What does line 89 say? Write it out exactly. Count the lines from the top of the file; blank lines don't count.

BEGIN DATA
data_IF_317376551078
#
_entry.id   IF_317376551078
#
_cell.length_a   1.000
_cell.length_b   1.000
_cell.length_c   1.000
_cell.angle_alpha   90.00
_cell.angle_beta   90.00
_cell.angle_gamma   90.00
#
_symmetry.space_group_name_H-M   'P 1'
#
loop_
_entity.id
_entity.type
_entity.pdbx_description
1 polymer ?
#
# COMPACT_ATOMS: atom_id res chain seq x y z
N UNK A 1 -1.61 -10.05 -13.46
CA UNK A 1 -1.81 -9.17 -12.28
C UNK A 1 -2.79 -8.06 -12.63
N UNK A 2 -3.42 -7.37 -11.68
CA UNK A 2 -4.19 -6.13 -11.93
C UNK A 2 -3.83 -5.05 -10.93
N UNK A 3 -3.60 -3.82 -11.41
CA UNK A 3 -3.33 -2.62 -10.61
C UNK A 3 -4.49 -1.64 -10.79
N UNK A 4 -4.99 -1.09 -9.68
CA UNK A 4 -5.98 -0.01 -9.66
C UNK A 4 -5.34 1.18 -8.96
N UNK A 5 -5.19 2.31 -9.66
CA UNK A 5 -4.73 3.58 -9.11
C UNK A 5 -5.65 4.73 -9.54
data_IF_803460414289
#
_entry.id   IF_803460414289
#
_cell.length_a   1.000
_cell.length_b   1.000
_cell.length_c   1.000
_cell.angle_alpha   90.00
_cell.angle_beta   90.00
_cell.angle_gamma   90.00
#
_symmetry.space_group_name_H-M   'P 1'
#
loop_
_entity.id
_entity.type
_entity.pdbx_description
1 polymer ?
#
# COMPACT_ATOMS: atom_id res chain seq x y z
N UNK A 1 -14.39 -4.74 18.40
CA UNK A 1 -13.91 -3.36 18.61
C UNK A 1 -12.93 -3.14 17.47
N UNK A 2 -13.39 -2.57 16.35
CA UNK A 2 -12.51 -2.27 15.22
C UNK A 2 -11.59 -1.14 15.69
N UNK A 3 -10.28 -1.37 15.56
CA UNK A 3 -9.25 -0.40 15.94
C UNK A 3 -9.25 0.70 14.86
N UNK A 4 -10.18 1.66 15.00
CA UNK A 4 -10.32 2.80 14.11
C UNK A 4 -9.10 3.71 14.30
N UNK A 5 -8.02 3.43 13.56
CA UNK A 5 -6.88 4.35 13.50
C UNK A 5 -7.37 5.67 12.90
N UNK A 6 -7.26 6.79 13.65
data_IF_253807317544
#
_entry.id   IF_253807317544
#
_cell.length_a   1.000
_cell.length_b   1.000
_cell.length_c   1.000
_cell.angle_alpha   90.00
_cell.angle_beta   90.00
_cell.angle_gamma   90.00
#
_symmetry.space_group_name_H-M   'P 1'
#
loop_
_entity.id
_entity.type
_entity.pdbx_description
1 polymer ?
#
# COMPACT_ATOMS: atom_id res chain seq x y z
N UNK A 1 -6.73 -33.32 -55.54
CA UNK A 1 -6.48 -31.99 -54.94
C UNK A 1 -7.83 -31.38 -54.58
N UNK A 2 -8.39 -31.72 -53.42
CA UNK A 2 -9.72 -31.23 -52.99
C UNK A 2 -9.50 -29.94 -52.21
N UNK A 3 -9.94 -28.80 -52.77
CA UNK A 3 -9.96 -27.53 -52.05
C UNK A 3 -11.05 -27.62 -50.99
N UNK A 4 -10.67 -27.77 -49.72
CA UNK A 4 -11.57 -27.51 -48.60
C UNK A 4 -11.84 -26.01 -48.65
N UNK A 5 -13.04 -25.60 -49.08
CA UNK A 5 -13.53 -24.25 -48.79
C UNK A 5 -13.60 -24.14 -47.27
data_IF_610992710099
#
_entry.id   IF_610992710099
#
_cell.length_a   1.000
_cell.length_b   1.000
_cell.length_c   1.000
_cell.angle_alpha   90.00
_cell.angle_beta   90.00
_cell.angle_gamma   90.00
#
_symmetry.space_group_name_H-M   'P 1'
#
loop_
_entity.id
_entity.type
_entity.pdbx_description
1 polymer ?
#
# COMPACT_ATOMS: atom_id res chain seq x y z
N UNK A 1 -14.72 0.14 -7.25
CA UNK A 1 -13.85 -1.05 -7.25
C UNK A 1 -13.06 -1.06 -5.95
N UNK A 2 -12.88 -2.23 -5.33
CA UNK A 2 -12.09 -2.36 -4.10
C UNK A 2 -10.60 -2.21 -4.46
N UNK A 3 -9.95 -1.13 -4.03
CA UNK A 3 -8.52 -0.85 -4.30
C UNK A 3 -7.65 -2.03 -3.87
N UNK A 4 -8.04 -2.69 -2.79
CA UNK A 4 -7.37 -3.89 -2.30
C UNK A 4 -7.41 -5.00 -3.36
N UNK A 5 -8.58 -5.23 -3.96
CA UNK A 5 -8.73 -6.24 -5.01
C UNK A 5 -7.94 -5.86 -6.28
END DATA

1 polymer ?